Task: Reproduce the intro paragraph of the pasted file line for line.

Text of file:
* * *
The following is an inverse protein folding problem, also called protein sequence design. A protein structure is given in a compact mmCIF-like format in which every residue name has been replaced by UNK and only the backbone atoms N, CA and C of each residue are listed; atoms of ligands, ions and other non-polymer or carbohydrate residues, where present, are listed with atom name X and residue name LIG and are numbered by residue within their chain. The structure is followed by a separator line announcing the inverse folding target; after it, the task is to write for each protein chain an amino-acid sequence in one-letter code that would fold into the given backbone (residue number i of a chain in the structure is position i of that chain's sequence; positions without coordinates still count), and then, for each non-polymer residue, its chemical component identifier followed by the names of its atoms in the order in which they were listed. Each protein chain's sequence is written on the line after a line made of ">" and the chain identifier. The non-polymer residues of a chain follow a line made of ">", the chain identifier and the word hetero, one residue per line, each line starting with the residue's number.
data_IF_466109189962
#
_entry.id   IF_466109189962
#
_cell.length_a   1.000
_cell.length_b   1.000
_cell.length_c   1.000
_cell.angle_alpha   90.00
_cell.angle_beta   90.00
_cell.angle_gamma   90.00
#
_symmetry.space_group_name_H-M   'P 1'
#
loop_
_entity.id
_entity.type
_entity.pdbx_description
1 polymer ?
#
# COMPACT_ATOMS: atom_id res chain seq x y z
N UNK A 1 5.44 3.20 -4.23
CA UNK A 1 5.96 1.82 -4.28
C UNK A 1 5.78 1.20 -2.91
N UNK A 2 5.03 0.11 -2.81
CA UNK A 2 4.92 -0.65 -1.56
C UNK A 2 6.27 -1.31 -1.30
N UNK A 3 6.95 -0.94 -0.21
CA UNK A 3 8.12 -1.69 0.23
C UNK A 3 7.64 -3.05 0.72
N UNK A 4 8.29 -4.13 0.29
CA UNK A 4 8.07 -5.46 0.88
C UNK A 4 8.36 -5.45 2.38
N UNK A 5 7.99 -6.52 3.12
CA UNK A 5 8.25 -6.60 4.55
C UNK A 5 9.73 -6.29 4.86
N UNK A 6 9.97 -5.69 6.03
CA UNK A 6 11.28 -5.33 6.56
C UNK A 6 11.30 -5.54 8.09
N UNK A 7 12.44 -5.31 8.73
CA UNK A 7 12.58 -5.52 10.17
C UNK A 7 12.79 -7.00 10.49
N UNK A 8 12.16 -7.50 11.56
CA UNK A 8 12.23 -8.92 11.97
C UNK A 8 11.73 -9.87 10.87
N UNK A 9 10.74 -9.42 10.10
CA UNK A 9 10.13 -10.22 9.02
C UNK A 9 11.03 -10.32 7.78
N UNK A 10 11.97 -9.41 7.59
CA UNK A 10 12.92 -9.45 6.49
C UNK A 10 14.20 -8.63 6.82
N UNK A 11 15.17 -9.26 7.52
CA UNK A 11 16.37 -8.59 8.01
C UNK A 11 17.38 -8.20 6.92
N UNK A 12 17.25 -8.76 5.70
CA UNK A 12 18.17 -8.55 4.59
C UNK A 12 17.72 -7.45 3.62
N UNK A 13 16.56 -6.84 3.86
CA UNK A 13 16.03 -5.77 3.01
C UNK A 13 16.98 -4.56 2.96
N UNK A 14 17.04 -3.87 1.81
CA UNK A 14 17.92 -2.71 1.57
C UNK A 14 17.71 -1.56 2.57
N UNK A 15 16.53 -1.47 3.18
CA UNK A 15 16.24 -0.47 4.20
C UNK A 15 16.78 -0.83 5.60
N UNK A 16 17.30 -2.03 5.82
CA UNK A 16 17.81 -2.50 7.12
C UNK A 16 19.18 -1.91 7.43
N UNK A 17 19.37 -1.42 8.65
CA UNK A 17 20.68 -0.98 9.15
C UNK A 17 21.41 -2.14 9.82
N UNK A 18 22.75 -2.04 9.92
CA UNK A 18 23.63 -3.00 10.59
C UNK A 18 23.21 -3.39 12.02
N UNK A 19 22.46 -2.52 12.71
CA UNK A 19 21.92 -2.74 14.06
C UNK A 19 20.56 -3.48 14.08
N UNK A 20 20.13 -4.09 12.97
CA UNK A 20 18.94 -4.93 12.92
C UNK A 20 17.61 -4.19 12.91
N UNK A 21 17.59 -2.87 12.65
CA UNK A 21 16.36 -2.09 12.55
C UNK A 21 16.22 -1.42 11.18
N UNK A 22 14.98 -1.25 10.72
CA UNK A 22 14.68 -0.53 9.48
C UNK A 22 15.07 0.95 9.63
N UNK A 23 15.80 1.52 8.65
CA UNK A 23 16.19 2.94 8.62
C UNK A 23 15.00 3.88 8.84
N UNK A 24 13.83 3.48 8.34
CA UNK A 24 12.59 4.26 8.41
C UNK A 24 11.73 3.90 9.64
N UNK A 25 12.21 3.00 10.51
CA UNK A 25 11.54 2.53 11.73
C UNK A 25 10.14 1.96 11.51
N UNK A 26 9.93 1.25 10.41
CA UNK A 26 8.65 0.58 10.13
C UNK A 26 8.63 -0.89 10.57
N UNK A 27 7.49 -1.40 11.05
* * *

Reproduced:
The following is an inverse protein folding problem, also called protein sequence design. A protein structure is given in a compact mmCIF-like format in which every residue name has been replaced by UNK and only the backbone atoms N, CA and C of each residue are listed; atoms of ligands, ions and other non-polymer or carbohydrate residues, where present, are listed with atom name X and residue name LIG and are numbered by residue within their chain. The structure is followed by a separator line announcing the inverse folding target; after it, the task is to write for each protein chain an amino-acid sequence in one-letter code that would fold into the given backbone (residue number i of a chain in the structure is position i of that chain's sequence; positions without coordinates still count), and then, for each non-polymer residue, its chemical component identifier followed by the names of its atoms in the order in which they were listed. Each protein chain's sequence is written on the line after a line made of ">" and the chain identifier. The non-polymer residues of a chain follow a line made of ">", the chain identifier and the word hetero, one residue per line, each line starting with the residue's number.